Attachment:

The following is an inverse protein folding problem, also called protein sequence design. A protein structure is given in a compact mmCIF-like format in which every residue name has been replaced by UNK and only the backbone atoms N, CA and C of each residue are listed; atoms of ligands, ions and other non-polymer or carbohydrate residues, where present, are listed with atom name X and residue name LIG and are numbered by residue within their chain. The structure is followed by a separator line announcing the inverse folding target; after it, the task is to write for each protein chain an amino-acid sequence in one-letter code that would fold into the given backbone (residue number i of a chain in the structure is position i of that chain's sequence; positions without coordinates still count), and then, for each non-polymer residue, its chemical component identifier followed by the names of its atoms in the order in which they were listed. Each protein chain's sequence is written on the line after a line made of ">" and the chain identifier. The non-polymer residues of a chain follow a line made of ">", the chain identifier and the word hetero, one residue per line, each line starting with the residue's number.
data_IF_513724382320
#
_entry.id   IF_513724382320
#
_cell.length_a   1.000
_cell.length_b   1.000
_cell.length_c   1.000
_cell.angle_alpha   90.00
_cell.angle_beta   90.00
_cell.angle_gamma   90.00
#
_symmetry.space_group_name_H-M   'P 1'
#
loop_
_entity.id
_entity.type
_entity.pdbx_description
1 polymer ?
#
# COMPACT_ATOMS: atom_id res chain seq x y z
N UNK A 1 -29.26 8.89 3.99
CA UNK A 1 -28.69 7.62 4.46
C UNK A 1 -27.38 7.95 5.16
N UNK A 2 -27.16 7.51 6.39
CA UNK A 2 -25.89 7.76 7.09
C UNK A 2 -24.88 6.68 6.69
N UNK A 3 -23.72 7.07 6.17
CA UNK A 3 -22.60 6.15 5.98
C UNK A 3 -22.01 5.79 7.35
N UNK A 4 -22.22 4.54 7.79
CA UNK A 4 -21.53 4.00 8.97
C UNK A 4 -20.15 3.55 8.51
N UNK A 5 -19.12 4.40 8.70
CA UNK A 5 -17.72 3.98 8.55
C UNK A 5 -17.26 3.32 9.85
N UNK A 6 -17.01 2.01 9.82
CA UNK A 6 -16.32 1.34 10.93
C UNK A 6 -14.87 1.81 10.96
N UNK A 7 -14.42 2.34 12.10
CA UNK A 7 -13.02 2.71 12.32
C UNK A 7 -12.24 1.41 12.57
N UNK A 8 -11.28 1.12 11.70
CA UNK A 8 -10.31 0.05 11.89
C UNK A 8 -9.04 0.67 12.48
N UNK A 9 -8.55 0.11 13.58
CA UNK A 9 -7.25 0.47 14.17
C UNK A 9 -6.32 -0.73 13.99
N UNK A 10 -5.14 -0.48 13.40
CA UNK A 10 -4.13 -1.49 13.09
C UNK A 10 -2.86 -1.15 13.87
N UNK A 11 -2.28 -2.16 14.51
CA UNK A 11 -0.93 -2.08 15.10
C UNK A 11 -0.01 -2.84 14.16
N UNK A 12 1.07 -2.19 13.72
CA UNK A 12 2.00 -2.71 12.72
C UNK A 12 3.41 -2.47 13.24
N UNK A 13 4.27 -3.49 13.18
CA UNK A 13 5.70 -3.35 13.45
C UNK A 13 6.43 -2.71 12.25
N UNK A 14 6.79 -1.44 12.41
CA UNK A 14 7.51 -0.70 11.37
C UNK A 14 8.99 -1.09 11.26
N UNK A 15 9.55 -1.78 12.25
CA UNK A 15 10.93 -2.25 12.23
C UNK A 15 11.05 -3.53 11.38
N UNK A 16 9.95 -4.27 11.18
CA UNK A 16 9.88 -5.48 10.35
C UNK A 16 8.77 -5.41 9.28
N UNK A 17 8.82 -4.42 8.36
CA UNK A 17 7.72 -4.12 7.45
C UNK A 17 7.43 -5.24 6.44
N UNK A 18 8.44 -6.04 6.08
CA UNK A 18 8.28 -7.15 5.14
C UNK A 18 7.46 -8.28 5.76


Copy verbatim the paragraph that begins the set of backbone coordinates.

The following is an inverse protein folding problem, also called protein sequence design. A protein structure is given in a compact mmCIF-like format in which every residue name has been replaced by UNK and only the backbone atoms N, CA and C of each residue are listed; atoms of ligands, ions and other non-polymer or carbohydrate residues, where present, are listed with atom name X and residue name LIG and are numbered by residue within their chain. The structure is followed by a separator line announcing the inverse folding target; after it, the task is to write for each protein chain an amino-acid sequence in one-letter code that would fold into the given backbone (residue number i of a chain in the structure is position i of that chain's sequence; positions without coordinates still count), and then, for each non-polymer residue, its chemical component identifier followed by the names of its atoms in the order in which they were listed. Each protein chain's sequence is written on the line after a line made of ">" and the chain identifier. The non-polymer residues of a chain follow a line made of ">", the chain identifier and the word hetero, one residue per line, each line starting with the residue's number.